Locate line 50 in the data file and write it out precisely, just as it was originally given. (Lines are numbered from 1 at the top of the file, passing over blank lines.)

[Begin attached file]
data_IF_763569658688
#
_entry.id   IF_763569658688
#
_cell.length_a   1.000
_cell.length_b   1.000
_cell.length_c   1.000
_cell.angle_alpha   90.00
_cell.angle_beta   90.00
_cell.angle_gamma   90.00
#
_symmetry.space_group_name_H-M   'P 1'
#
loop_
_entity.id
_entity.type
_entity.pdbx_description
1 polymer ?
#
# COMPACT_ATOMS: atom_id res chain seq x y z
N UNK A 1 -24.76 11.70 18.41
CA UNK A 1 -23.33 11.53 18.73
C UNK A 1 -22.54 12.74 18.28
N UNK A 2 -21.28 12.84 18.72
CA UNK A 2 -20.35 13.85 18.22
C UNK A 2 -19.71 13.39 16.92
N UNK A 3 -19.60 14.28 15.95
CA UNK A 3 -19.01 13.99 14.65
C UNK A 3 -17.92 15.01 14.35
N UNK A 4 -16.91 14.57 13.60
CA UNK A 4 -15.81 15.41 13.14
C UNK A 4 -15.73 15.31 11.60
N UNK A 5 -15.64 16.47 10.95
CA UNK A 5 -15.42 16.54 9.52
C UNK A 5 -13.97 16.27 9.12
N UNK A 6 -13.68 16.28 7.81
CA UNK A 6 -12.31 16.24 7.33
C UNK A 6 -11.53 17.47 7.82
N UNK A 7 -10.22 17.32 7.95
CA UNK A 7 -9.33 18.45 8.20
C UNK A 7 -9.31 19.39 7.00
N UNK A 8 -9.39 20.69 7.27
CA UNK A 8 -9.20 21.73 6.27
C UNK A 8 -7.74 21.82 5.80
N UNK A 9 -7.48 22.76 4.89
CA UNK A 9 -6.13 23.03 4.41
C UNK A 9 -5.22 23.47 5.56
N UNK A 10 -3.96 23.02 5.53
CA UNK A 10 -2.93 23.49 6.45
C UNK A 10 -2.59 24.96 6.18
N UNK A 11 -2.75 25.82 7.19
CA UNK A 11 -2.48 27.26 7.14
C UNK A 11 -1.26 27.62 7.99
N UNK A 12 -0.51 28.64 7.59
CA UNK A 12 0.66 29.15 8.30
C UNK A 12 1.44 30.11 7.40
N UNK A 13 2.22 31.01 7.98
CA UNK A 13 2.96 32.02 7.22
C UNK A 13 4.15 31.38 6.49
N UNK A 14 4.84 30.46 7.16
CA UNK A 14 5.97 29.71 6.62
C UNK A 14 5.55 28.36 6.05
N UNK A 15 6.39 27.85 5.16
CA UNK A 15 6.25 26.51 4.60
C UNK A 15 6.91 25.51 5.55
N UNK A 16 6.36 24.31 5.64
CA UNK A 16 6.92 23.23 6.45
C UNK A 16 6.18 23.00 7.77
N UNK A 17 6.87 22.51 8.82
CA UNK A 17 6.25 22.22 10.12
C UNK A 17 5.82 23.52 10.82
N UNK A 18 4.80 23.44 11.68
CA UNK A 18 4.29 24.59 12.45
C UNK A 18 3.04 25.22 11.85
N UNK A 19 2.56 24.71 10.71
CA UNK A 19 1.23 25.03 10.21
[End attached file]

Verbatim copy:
C UNK A 10 -2.59 24.96 6.18